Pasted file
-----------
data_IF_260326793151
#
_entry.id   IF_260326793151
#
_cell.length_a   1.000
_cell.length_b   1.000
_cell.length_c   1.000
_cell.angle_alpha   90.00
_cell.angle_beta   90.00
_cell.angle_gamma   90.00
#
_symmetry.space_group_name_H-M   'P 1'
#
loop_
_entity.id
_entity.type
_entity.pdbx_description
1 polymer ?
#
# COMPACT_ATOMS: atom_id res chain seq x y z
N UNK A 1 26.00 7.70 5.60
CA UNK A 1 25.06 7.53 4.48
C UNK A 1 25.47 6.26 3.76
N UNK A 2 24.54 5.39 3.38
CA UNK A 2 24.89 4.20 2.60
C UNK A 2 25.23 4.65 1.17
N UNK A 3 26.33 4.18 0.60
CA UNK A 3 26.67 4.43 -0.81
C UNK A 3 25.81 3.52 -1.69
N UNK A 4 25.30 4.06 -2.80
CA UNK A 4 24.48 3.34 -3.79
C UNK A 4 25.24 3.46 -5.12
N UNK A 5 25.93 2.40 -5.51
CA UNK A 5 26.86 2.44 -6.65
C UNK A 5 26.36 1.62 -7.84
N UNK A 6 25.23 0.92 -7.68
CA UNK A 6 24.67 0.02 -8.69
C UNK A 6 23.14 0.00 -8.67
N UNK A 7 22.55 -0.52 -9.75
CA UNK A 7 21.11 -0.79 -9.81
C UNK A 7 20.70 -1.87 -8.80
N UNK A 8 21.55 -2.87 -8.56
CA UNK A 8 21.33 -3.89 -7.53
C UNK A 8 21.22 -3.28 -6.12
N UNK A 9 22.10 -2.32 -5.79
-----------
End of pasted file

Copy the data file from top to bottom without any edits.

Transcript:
data_IF_260326793151
#
_entry.id   IF_260326793151
#
_cell.length_a   1.000
_cell.length_b   1.000
_cell.length_c   1.000
_cell.angle_alpha   90.00
_cell.angle_beta   90.00
_cell.angle_gamma   90.00
#
_symmetry.space_group_name_H-M   'P 1'
#
loop_
_entity.id
_entity.type
_entity.pdbx_description
1 polymer ?
#
# COMPACT_ATOMS: atom_id res chain seq x y z
N UNK A 1 26.00 7.70 5.60
CA UNK A 1 25.06 7.53 4.48
C UNK A 1 25.47 6.26 3.76
N UNK A 2 24.54 5.39 3.38
CA UNK A 2 24.89 4.20 2.60
C UNK A 2 25.23 4.65 1.17
N UNK A 3 26.33 4.18 0.60
CA UNK A 3 26.67 4.43 -0.81
C UNK A 3 25.81 3.52 -1.69
N UNK A 4 25.30 4.06 -2.80
CA UNK A 4 24.48 3.34 -3.79
C UNK A 4 25.24 3.46 -5.12
N UNK A 5 25.93 2.40 -5.51
CA UNK A 5 26.86 2.44 -6.65
C UNK A 5 26.36 1.62 -7.84
N UNK A 6 25.23 0.92 -7.68
CA UNK A 6 24.67 0.02 -8.69
C UNK A 6 23.14 0.00 -8.67
N UNK A 7 22.55 -0.52 -9.75
CA UNK A 7 21.11 -0.79 -9.81
C UNK A 7 20.70 -1.87 -8.80
N UNK A 8 21.55 -2.87 -8.56
CA UNK A 8 21.33 -3.89 -7.53
C UNK A 8 21.22 -3.28 -6.12
N UNK A 9 22.10 -2.32 -5.79